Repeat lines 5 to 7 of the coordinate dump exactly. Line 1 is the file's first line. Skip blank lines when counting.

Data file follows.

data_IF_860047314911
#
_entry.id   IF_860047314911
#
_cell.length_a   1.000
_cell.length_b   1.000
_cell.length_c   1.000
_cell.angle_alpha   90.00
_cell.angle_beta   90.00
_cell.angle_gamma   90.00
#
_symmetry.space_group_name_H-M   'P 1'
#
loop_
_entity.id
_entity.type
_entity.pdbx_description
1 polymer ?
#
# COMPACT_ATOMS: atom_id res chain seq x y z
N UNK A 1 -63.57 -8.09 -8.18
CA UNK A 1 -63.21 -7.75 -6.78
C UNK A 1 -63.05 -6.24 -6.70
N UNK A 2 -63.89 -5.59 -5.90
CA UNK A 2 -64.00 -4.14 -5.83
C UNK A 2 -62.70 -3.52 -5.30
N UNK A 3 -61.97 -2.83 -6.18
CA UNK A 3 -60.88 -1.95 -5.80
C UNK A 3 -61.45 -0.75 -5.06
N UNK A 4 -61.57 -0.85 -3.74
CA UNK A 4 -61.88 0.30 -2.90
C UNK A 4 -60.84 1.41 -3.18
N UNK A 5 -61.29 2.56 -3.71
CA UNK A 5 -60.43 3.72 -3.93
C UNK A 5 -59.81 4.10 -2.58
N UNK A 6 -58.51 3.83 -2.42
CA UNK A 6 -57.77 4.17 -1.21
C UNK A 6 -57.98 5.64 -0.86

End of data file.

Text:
_cell.length_a   1.000
_cell.length_b   1.000
_cell.length_c   1.000